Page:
By Christina Wilson on
I. A Messianic Announcement
Isaiah 22:15-25 is a key passage in Isaiah. At first glance, it may appear to be an ancient detail about the inner workings of King Hezekiah’s court, one without much relevance today. A deeper dive, however, reveals another of Isaiah’s many messianic prophecies. The technical term for Isaiah’s making a double prophecy in two entirely different time frames is “synchronicity.” This section is a “synchronous” prophesy. Isaiah really does mean the human person Eliakim. And, he also really does mean Messiah.
A Brief Side Note Concerning the Historical Time Frame
First, however, how is it that Isaiah sets the prophecy in King Hezekiah’s Day, before the Assyrian invasion? The prior section, Isaiah 22:1-14, made reference to the Babylonian invasion and resultant captivity (see in particular verses 3-4, 8-11, 13; see also Isaiah-Journal 42). That invasion occurred over a century after the Assyrian. Yes, Isaiah has mixed his time periods. He hasn’t written in chronological order. He does that frequently.
The primary indication that the prophecy in the second division of chapter 22 occurs before the Assyrian invasion is the fact of the names. Isaiah specifically mentions Shebna (Somnas in the Septuagint) in verse 15 and Eliakim in verse 20. These two names occur together in 2 Kings 18:37 and 19:2. During the account of the Assyrian invasion, Eliakim was “over the household” of Hezekiah, and Shebna was the secretary.
The story that Isaiah relates in 22:15-25 teaches many lessons concerning the pitfalls of pride and the virtues of humble service. A more exciting message Isaiah packed into the passage, however, is the messianic prophecy he makes.
How Do We Know This Passage Is Messianic?
1. The foremost evidence is verse 22:
Isaiah 22:22 And I will give him the glory of David; and he shall rule, and there shall be none to speak against him; and I will give him the key of the house of David upon his shoulder. And he shall open, and there shall be none to shut; and he shall shut, and there shall be none to open. (CAB, LXE)
NOTE: The first portion of verse 22, “And I will give him the glory of David; and he shall rule, and there shall be none to speak against him;” is from the Septuagint. The Masoretic textual tradition does not contain these sentences.
Revelation 3:7 and its context indicate that Jesus Christ is the one “who has the key of David, who opens and no one will shut, who shuts and no one opens” (ESV). And, the New Testament is the best Christian commentary we have concerning the Old Testament.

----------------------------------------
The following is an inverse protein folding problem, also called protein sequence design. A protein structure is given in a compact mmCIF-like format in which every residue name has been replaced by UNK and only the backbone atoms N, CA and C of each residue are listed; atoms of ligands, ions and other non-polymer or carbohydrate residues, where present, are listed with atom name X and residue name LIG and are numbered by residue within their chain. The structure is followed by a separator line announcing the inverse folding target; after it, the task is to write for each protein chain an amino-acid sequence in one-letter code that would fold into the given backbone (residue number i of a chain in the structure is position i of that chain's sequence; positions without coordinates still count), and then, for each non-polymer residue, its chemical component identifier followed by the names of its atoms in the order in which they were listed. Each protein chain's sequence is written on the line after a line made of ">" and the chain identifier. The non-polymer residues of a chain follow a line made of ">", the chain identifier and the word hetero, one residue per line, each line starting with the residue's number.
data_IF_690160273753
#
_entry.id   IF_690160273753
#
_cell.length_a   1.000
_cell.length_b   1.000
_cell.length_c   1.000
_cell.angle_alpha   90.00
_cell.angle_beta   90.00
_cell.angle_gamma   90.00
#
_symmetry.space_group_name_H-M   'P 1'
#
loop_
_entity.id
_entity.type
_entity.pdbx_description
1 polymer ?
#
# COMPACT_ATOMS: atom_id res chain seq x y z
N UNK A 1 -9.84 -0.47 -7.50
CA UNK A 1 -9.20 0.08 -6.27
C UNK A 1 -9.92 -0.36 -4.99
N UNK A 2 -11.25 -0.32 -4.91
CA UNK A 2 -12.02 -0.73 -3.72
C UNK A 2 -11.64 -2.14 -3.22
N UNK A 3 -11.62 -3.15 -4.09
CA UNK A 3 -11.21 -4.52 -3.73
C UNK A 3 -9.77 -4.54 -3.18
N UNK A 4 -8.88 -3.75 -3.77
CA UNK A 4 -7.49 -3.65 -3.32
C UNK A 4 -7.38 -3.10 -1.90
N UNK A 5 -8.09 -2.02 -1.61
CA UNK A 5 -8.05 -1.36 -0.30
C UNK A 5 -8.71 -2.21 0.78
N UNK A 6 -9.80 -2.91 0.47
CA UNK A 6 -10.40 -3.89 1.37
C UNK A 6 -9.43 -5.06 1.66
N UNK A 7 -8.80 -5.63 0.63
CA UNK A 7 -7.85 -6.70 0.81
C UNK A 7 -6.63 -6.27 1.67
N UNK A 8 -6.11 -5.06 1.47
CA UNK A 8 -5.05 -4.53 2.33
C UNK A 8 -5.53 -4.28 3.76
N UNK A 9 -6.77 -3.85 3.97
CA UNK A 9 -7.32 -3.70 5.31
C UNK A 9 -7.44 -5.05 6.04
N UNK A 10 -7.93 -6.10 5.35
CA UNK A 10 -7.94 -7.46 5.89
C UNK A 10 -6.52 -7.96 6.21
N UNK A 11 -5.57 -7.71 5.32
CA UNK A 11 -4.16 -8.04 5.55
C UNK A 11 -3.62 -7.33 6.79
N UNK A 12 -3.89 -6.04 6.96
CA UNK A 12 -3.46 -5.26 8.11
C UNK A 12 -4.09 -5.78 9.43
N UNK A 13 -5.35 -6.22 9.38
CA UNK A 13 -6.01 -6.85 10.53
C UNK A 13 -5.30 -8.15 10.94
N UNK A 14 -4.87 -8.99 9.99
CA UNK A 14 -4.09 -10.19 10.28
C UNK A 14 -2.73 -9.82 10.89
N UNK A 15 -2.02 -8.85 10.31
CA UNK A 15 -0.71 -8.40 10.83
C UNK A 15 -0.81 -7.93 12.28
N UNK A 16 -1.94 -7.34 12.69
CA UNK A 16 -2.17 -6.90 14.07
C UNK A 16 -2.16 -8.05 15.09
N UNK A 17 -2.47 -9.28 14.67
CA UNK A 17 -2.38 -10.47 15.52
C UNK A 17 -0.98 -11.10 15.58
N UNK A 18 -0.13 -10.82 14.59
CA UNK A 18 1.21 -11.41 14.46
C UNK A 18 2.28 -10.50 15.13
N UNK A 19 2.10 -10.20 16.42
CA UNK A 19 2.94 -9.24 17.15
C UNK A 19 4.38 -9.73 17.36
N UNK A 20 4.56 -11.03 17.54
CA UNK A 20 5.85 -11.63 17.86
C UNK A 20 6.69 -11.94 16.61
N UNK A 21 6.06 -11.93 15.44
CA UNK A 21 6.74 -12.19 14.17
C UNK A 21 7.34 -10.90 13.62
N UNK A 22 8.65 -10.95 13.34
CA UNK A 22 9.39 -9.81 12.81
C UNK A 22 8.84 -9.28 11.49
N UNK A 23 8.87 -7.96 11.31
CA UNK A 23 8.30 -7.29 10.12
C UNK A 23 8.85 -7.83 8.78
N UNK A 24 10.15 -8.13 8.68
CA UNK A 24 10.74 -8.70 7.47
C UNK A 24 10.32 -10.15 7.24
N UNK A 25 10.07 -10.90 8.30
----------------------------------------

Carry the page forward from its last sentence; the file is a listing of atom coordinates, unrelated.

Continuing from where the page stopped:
2. The overall tone of Isaiah 22:15-24 is highly positive. God himself speaks (verses 15 and 25). He uses first person (“I”) when he bestows his favor upon his servant. Other than Isaiah himself (Isaiah 20:3), only Messiah has received favor in this biblical book so far.
3. Isaiah 9:1-7 is a prior messianic passage accepted by all. The word choices in that passage and this one show significant similarities. For example, consider the following.
4. Isaiah uses the word “servant” (verse 20) in other messianic passages. This is the first use with reference to Christ. Just a few of the other passages are: Isaiah 42:1-7, 49:5-6, and 52:13-15. In chapter 9 Messiah is called “son” and here “servant.” Jesus Christ was both.
5. The fate of Shebna, the evil, prideful servant, is similar to the fate of Satan.
Isaiah 22:17 Behold now, the Lord of hosts casts forth and will utterly destroy such a man, and will take away your robe and your glorious crown, 18 and will cast you into a great and unmeasured land, and there you shall die; and He will bring your fair chariot to shame, and the house of your prince to be trodden down. (CAB, LXE)
When Jesus, God’s true servant, ministered on earth, he said he saw Satan fall from his position in heaven as the chief and most glorious of God’s created angels. (See also Isaiah 14:2).
Luke 10:18 And he said to them, “I saw Satan fall like lightning from heaven.
The Glories of Messiah
Eliakim, the human servant, performed well, according to the biblical record in 2 Kings. The glories of the servant Messiah, however, far outweigh the glories of the human. What does this passage reveal about him?
- God is the one who calls his Messiah (Isaiah 22:20). Messiah did not appoint himself. God names him “my servant.” As servant, he represents God fully. He serves God, not himself. The servant is clothed in God’s authority.
- He ministers first to Jerusalem and to the house of Judah, as a father–one who cares. All the characteristics and behaviors packed into the role of an ideal human father are packed into Messiah, as well.
- Messiah is David’s heir (verse 22). God gives him David’s glory and authority. No one is higher than he. The power to “open” and “shut” is awesome in scope and majesty.
- God appointed his servant with certainty (verse 23). His position was secure, not to be changed. God backed him fully, gave him his full support. God intended his servant to bear the glory of his own throne. God is his father. Everyone in the Father’s house, from the least to greatest, will trust in God’s servant-Messiah and be responsible to him (verse 24).
What About Verse 25?
Yes, Isaiah 22:25 appears to dash cold water on everything the prior verses proclaim. But who is verse 25 about? Is it about Messiah? Eliakim the man? Or, could it possibly refer to Shebna, the deposed steward? By way of forewarning, the discussion concerning verse 25 may be considered technical.
TO BE CONTINUED…